National Pet Month: Not just about dogs and cats

Luna (left) and Moose. MADI GIVEN
Luna (left) and Moose. MADI GIVEN

May is National Pet Month. In 2006, Colleen Paige, an animal welfare advocate, created this observance to remind pet owners of the benefits pets bring to their lives.

Paige also wanted to highlight the plight of the many animals in shelters all over the world. According to The Human Animal Bond Research Initiative, adults who own pets live healthier lives. Benefits include reductions in blood pressure and weight, largely due to walking with or exercising with pets.

The American Pet Products Association estimates 44% of families in the United States have a dog and 35% have a cat. Other popular American pets include hamsters, fish, snakes, mice, iguanas and, a personal favorite, ferrets.

If my family didn’t have a dog and cat, I would probably own a ferret or two. They are affectionate and can easily bond with their owners. Ferrets are playful, curious and friendly.

I like that ferrets have unique personalities just as dogs and cats do. Ferrets can be endearing while seeking attention from their owners, but others can be spunky and independent.

Ferrets are smart. Like dogs and cats, they enjoy puzzle-based toys and games. They like solving problems.

Our 1-year-old cat Pip’s foster mom, Madi Given, a Wright State University biology student and future vet, has two ferrets, Moose and Luna. Both are 2 years old.

Madi has always liked ferrets because they always seemed so much fun and had such personalities. Moose and Luna did not disappoint in either category.

The two are curious and get into everything. Madi must essentially “baby proof” any room they have access to. Luna likes to steal pens and shoes. She will drag the shoe under furniture to hide it.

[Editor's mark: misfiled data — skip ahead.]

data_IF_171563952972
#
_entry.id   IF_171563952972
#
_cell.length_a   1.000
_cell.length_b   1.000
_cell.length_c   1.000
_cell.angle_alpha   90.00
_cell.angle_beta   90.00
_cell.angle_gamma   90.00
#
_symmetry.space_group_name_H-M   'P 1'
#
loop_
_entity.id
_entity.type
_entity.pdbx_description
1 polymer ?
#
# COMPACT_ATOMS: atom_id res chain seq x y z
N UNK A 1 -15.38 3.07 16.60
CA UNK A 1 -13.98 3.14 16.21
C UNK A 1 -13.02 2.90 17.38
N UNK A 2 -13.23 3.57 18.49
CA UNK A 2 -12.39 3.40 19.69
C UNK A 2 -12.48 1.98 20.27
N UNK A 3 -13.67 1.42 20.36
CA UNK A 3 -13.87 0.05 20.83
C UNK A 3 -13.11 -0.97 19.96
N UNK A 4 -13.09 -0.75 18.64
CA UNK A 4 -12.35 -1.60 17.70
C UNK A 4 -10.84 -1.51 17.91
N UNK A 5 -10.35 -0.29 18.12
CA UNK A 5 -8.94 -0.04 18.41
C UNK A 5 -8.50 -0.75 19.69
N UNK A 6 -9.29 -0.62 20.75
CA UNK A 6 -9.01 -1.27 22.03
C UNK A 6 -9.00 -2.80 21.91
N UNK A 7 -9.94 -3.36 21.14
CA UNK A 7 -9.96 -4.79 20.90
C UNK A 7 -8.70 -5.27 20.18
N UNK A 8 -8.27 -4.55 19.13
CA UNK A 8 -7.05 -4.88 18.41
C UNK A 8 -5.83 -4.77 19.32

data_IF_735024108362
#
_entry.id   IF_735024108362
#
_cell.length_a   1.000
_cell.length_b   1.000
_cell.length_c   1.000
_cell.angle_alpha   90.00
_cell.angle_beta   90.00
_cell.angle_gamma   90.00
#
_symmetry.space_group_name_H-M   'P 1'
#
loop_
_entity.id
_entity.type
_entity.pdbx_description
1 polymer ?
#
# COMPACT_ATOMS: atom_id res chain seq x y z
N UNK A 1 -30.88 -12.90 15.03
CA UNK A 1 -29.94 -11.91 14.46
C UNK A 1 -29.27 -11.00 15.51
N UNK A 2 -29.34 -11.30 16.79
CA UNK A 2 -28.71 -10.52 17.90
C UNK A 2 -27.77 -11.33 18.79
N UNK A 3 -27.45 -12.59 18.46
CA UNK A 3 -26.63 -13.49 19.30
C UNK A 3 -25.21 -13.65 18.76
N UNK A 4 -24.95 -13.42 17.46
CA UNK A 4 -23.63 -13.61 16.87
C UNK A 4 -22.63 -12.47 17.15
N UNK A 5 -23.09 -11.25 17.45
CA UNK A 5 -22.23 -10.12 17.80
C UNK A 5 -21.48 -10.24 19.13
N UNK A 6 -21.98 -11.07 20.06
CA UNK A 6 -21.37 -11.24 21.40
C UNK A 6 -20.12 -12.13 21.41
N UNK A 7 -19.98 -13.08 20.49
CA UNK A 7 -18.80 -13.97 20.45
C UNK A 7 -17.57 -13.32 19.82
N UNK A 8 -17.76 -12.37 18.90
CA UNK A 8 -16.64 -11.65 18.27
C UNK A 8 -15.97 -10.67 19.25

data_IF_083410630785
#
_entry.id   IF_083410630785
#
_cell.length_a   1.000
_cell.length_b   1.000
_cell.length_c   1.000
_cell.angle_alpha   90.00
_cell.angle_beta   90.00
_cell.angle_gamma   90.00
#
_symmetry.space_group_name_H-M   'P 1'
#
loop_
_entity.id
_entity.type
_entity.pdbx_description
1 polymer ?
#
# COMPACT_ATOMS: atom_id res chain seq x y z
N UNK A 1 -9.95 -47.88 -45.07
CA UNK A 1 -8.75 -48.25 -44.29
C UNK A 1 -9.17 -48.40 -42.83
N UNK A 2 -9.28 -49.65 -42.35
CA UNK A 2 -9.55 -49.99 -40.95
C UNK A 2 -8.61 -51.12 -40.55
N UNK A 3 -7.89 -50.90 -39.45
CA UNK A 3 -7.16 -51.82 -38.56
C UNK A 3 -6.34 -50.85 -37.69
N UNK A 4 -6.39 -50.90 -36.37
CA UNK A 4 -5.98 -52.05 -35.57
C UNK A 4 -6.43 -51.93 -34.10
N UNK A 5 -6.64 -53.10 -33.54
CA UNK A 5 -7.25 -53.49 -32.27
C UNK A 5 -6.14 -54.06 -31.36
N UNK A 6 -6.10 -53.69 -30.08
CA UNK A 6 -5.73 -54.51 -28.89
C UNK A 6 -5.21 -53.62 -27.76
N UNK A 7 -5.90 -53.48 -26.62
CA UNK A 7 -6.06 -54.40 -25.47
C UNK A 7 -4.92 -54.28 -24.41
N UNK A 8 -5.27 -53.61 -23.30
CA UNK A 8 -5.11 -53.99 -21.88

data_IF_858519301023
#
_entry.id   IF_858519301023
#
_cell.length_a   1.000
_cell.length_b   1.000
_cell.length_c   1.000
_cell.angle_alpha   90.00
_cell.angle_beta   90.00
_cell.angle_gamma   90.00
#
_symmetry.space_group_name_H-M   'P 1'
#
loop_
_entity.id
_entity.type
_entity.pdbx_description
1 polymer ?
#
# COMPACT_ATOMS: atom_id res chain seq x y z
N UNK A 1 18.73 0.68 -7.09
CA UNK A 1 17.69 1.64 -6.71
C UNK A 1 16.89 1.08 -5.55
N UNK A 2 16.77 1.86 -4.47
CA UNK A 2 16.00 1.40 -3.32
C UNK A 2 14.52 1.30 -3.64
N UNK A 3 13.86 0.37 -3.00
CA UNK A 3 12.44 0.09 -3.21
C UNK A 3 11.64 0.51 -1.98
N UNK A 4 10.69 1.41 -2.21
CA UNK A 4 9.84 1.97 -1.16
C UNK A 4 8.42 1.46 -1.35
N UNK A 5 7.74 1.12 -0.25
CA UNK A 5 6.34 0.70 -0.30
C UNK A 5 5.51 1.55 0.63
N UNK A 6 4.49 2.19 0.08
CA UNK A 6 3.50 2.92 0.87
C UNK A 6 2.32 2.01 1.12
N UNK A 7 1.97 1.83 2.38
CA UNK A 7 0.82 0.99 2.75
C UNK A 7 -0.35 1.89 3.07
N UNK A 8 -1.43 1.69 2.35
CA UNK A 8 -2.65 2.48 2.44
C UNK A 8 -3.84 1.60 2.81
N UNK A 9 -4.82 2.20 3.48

Luna loves squeaky toys. When she hears one, she is determined to find it and will climb on any surface or height to reach it.

When it comes to napping, Madi never knows where she’s going to find the two. Under dressers, in closets and backpacks are just a few of their favorite napping spots. If the laundry basket is filled with clothes, Luna and Moose are probably nestled in there, too.

Even though they are siblings, the two have different personalities. Moose is playful and spunky while Luna is calm and curious.

Pip lived with the ferrets for the first few months of his life until we adopted him. He loved them. As a young kitten, he was just their size.

Pip loved playing with Moose. They would chase each other through the house. Pip would play with Moose’s tail as if it was a toy. Madi even found the two taking naps together.

When my family traveled out of town last Christmas for a few days, Pip stayed with Madi and her furry crew. Moose and Pip picked up just as if he had never left. They chased each other around the house even though Pip was now bigger than the ferret.

I think Pip would love adding a ferret to our family. Our dog, Teddy? Not so much. In the pooch’s opinion, two adorable pets are enough for this family.

Karin Spicer, a magazine writer, has been entertaining families for more than 20 years. She lives in Bellbrook with her family and two furry animals all who provide inspiration for her work. She can be reached at


1. In the U.S., there are 80 million pet dogs and 86 million pet cats.

2. In captivity, with the proper care, goldfish can live 30 40 years.

3. A group of ferrets is called a business.

4. Gerbils are born blind, deaf and without hair.

5. A rabbit sweats only from its pads on the feet.

SOURCES: pet day furry ferret facts national ferret day about rabbits about gerbils

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